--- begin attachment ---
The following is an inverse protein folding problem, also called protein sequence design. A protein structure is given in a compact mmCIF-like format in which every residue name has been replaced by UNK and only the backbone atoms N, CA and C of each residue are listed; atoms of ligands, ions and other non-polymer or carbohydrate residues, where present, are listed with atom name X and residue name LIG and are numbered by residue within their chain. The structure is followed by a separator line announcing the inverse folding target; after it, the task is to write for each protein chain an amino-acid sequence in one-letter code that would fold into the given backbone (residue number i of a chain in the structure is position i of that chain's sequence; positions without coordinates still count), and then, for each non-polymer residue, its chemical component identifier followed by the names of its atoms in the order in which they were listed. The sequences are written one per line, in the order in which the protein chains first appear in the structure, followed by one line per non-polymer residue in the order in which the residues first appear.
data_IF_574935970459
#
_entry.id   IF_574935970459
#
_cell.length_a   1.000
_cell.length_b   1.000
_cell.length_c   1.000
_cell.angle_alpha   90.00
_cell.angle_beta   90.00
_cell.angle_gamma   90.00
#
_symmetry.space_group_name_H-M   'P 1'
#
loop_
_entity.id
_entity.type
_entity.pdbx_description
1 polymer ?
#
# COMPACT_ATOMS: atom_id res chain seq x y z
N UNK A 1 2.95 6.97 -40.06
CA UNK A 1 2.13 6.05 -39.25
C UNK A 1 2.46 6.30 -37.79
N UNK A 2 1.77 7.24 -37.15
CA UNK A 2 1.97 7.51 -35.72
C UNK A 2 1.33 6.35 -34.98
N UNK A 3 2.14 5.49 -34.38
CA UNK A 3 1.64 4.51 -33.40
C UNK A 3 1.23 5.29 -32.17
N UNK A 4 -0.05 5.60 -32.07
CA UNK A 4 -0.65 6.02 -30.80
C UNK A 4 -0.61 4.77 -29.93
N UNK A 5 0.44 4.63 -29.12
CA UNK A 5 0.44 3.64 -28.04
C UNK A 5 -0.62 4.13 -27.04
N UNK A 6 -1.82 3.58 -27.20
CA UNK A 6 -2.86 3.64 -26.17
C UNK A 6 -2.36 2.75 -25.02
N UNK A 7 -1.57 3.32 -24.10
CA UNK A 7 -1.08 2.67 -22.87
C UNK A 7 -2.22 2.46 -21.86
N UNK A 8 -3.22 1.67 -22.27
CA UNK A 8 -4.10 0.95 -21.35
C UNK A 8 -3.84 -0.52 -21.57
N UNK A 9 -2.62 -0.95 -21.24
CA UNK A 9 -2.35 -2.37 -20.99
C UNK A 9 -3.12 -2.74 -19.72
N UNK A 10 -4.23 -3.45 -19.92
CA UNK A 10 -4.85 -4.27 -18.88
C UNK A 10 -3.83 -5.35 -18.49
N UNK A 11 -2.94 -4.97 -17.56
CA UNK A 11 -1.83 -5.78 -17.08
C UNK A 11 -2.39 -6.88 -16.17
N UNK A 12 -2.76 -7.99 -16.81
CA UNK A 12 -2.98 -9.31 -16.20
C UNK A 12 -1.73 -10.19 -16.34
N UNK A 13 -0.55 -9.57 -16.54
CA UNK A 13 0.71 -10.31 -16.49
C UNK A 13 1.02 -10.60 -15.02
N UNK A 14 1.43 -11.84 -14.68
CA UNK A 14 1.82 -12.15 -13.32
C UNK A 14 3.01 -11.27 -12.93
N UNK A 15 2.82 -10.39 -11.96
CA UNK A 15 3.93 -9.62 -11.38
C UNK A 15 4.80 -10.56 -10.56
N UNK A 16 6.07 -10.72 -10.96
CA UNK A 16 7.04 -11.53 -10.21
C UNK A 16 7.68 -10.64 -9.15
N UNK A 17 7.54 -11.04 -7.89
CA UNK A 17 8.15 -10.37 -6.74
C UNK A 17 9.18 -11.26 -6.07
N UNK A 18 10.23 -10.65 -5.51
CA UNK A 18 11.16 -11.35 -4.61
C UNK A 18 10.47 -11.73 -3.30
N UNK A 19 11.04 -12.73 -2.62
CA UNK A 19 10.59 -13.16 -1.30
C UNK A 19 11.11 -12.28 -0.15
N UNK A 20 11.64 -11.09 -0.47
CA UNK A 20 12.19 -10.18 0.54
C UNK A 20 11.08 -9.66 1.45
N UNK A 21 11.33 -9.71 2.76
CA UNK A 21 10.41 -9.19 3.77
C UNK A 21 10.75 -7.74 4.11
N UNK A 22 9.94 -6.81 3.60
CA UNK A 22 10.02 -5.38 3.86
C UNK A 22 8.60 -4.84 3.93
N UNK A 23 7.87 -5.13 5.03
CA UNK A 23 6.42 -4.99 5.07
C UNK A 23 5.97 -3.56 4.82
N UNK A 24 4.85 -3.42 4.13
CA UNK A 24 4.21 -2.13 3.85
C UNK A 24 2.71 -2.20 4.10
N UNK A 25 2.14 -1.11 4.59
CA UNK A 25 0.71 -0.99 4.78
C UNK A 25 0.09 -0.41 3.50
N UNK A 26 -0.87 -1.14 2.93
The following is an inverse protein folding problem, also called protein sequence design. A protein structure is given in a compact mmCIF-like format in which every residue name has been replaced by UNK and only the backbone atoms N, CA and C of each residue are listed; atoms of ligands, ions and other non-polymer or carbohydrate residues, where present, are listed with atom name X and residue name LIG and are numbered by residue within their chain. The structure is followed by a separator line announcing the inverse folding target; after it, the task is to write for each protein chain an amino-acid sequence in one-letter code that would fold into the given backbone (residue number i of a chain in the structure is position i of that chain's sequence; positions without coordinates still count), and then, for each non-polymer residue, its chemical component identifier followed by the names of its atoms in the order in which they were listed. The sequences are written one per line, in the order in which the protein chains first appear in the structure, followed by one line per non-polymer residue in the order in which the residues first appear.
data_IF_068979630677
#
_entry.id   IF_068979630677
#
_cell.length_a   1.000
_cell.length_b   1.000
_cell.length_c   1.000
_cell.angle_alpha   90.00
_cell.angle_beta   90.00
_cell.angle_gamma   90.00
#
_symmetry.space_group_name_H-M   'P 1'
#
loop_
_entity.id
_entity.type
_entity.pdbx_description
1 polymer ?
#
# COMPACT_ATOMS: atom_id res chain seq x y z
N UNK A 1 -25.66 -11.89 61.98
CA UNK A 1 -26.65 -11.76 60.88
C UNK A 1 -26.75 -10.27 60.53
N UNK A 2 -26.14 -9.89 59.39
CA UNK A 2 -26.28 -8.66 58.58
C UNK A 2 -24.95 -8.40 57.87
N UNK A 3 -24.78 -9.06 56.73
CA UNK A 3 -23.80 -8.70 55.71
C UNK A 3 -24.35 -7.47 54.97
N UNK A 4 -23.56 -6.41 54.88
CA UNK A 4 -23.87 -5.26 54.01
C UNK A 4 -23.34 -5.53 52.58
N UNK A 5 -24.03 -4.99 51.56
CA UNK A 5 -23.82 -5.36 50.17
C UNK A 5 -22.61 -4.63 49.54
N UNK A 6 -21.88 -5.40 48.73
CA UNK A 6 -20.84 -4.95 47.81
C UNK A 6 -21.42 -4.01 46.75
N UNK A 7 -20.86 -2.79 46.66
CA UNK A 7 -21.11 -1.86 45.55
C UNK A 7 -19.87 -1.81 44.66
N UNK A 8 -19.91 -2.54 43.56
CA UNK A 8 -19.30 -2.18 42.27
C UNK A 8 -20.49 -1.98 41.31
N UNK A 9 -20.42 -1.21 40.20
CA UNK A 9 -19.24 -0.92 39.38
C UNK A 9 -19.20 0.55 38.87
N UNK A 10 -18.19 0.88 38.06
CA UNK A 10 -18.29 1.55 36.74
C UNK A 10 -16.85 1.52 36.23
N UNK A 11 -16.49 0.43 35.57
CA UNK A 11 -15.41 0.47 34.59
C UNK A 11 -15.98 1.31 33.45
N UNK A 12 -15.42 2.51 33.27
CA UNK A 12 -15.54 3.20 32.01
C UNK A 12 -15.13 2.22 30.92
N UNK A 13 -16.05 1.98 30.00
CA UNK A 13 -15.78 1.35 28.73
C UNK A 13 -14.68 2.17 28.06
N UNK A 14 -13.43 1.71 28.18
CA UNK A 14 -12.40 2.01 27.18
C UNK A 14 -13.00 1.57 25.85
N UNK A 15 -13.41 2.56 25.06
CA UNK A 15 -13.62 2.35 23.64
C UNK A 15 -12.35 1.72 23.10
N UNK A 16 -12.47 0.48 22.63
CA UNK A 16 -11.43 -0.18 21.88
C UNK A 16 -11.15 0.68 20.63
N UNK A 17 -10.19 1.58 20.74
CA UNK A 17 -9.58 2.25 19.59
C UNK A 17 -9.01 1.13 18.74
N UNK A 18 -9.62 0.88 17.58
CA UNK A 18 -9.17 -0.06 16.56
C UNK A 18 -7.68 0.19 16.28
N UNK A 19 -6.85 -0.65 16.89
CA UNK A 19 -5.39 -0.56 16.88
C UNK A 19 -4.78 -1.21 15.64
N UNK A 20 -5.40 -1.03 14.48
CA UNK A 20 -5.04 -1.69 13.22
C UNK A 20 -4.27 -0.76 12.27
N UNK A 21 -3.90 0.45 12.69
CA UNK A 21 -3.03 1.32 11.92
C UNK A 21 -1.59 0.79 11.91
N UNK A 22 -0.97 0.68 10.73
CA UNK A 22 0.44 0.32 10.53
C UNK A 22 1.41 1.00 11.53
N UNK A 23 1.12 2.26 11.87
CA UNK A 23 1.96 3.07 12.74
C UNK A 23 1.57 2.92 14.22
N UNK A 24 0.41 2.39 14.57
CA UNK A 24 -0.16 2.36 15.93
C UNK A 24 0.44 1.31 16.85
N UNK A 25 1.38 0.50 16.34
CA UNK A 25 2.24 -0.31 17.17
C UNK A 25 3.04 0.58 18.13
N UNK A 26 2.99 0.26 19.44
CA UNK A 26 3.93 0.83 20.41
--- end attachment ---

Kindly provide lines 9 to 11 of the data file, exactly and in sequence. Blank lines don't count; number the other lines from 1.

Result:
_cell.angle_alpha   90.00
_cell.angle_beta   90.00
_cell.angle_gamma   90.00